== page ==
In a recent Wall Street Journal op-ed, columnist Dan Henninger declared that the ongoing failure of inner-city schools – in which students are passed through the system “without the skills to do much more than achieve a minimal level of lifetime earnings” – “remains the greatest moral catastrophe in the political life of the United States.”
Personally, I think Mr. Henninger is sugar-coating it.
Henninger was writing about the future of public charter schools in New York City, noting that the Democrat candidate for mayor, Bill de Blasio, “under pressure from the city’s teachers union, will start demanding rent payments from public charter schools that now operate rent-free in the same buildings occupied by traditional public schools.”
Apparently New York City public charter schools, which are public schools funded with public taxpayer dollars, are allowed to operate in public school buildings, which, of course, makes all the sense in the world.
Alas, no such provision allowing public charter schools to operate in public school buildings exists in Nevada, which, of course, makes no sense whatsoever.
It also goes a long way towards explaining why there are so few charter schools open and operating in Nevada despite a public perception to the contrary. Indeed, in a dinner conversation with Democrat congressional candidate Erin Bilbray-Kohn recently, she ventured that Nevada had around 150 charter schools in operation.
Actually, it’s just 35.
By contrast, in neighboring Arizona there are well over 526 public charter schools.
And need I remind everyone that when it comes to education quality, Nevada ranks, if not dead last, pretty darned near dead last. Think that’s just a coincidence?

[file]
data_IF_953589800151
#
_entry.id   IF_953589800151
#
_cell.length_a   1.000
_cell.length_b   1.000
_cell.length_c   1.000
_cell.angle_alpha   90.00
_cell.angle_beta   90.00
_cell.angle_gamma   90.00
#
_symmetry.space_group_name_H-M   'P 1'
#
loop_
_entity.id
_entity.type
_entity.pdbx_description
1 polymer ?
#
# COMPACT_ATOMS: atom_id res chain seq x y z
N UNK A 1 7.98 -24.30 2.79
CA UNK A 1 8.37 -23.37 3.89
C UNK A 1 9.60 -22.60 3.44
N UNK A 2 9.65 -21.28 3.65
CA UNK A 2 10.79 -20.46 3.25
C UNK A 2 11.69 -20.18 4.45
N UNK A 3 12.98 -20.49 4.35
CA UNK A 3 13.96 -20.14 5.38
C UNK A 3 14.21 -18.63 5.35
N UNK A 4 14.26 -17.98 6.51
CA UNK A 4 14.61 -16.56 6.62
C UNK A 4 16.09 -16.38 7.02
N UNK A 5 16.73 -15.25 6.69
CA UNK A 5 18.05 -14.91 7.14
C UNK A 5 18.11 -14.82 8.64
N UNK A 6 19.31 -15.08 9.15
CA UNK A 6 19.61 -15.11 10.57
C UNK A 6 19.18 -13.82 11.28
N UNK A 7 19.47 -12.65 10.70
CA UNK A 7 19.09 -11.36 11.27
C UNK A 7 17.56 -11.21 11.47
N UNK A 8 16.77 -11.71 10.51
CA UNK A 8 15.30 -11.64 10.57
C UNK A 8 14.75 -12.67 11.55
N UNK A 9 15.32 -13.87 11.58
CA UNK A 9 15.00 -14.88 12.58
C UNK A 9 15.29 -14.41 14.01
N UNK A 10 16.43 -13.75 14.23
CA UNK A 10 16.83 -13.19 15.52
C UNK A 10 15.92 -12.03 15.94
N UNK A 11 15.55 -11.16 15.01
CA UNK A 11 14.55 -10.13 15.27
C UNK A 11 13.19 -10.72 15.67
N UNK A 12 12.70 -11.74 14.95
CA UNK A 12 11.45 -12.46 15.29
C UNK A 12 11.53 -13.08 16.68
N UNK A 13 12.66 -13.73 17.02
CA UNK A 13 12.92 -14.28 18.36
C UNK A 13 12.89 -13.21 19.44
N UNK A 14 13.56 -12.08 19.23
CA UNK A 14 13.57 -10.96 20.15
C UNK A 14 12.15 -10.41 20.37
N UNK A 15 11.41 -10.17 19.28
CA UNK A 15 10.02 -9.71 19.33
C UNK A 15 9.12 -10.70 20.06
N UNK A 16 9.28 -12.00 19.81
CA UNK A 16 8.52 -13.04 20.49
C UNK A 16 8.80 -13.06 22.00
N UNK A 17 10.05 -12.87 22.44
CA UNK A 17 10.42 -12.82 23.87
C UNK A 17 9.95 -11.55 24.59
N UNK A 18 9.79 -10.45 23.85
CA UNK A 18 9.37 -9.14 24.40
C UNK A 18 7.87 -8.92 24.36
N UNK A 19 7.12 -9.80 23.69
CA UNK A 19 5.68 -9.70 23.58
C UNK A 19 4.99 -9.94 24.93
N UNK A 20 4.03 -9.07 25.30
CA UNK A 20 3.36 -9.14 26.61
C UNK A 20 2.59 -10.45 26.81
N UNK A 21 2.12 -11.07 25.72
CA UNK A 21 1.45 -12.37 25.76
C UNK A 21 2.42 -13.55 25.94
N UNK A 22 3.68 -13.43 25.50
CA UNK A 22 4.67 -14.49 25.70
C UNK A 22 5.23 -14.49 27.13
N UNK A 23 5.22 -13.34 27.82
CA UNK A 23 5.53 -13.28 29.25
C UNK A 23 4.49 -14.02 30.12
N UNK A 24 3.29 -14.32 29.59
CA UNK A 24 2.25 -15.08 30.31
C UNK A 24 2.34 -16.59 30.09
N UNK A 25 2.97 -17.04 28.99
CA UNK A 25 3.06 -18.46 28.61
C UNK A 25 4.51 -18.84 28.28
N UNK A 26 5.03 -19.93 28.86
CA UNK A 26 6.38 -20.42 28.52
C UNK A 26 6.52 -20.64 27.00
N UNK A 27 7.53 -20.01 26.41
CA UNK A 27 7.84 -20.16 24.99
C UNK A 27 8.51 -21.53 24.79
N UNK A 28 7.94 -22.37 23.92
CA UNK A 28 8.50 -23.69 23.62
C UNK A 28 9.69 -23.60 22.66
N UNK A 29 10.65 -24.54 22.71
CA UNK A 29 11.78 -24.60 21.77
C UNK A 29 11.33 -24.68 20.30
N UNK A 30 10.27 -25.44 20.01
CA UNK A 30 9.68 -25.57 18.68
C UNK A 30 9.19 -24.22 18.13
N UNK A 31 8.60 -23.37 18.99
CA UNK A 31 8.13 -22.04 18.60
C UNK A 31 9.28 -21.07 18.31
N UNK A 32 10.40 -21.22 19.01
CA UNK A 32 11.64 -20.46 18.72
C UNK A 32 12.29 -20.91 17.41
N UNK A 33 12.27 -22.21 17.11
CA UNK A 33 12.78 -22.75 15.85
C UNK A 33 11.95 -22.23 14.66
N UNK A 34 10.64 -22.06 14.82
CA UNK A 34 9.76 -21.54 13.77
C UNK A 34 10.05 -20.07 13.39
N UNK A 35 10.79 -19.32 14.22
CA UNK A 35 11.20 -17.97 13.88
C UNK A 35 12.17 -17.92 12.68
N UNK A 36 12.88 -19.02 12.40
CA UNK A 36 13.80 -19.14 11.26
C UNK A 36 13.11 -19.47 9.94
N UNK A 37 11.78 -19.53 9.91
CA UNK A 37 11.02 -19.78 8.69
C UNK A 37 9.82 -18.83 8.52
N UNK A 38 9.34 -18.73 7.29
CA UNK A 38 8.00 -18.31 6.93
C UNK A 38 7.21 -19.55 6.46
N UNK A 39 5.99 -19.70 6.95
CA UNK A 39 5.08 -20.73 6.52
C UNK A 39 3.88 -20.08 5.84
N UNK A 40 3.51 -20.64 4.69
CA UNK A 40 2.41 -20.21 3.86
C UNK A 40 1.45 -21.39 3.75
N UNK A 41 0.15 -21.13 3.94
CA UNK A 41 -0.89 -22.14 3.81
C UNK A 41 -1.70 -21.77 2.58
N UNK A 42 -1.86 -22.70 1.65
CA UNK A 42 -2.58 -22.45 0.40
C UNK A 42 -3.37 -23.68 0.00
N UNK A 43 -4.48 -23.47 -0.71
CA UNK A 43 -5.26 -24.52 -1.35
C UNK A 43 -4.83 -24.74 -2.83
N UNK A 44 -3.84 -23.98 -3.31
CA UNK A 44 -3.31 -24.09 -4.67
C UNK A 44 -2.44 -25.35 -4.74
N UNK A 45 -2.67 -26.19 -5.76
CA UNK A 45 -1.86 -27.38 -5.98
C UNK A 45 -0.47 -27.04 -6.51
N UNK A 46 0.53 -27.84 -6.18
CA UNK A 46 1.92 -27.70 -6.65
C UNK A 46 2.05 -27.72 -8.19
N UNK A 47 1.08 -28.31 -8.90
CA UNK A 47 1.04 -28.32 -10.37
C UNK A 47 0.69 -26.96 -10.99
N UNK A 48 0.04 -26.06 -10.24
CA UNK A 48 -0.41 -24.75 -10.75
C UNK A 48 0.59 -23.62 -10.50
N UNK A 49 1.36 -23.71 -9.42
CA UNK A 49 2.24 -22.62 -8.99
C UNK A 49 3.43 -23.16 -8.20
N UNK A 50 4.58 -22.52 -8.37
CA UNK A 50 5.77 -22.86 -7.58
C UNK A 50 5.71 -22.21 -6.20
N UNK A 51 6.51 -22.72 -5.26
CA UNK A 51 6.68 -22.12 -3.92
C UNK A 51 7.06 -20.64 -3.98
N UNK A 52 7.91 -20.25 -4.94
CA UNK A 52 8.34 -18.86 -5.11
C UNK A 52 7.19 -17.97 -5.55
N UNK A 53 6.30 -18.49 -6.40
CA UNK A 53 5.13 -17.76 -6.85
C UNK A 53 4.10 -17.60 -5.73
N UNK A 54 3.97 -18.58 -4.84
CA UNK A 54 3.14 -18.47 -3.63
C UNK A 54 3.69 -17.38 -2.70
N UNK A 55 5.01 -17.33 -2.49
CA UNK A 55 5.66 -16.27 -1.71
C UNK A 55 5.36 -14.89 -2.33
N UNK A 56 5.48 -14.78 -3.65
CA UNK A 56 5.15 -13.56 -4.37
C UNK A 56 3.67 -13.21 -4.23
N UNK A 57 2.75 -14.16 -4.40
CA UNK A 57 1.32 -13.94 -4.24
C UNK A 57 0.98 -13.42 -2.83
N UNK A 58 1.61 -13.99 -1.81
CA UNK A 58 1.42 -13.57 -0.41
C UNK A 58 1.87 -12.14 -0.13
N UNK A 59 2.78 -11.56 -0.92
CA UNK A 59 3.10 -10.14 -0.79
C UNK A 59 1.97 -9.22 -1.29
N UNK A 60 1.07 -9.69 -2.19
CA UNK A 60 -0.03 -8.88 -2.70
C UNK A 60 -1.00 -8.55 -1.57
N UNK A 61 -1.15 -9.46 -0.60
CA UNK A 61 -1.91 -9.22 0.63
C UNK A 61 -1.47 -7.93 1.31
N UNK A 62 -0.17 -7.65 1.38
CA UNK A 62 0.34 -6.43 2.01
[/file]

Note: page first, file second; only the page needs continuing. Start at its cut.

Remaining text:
And don’t try blaming it on our Hispanic kids. I’ve been to Phoenix. Recently. And, son of a gun, a lot of Hispanic kids live there, too!
And my friend Dr. Ben Chavis has never had a problem providing a superior education to Hispanic kids in his public charter schools in Oakland’s inner city.
By the way; that multi-million dollar ELL program being promoted by Gov. Brian Sandoval and State Sen. Moderate Mike Roberson? That ain’t gonna fix the problem either…but it WILL hire more teacher union members.
Fact is the greatest impediment to opening and operating more public charter schools here in Nevada is the humongous start-up costs involved in finding a building in which to operate the school. I know. I’ve considered opening one here myself. Can’t afford it.
While taxpayers pay for the buildings used by our crappy regular public schools, public charter school operators need to fund their own building acquisition and/or leasing costs. Which is insanely expensive. Which is one reason why we have so few public charter schools. And why so many new public charter schools are being forced to open as “virtual” charter schools, in which students participate online from home instead of attending a brick-and-mortar campus.
Granted, a recent change in Nevada law has set up a program for lending money to start-up charter schools, but that’s still not good enough. Loans have to be repaid, ultimately with taxpayer dollars anyway. So why can’t vacant or underperforming regular public school buildings be converted into a public charter school?
Indeed, a bill to allow just that, sponsored by Nevada State Sen. Aaron Ford (D-Las Vegas), which would have allowed the parents of an underperforming public school to vote to convert it to a public charter school, passed in the state Senate this year.
Unfortunately and stupidly, it was killed in the state Assembly by Republicans – foolishly misled by Assemblyman Randy Kirner (R-Reno) – who voted against this “parental trigger” bill because Kirner claimed, wrongly, that it violated the state prohibition against using a public school building for a public charter school.
Republicans are their own worst enemy sometimes.
Whether or not the state law prohibiting the use of public buildings to house a public charter school would also prohibit “parental trigger” conversions isn’t the point. The point is if we want more charter schools in Nevada – and we’d better if we ever hope to actually improve education here – we need to completely remove this ridiculous prohibition in state law.
Public charter schools are public schools which should be allowed to use public school buildings just like the other public schools. Is there a legislator out there who cares enough about the education of our children to propose removing Assemblyman Kirner’s “trigger” lock?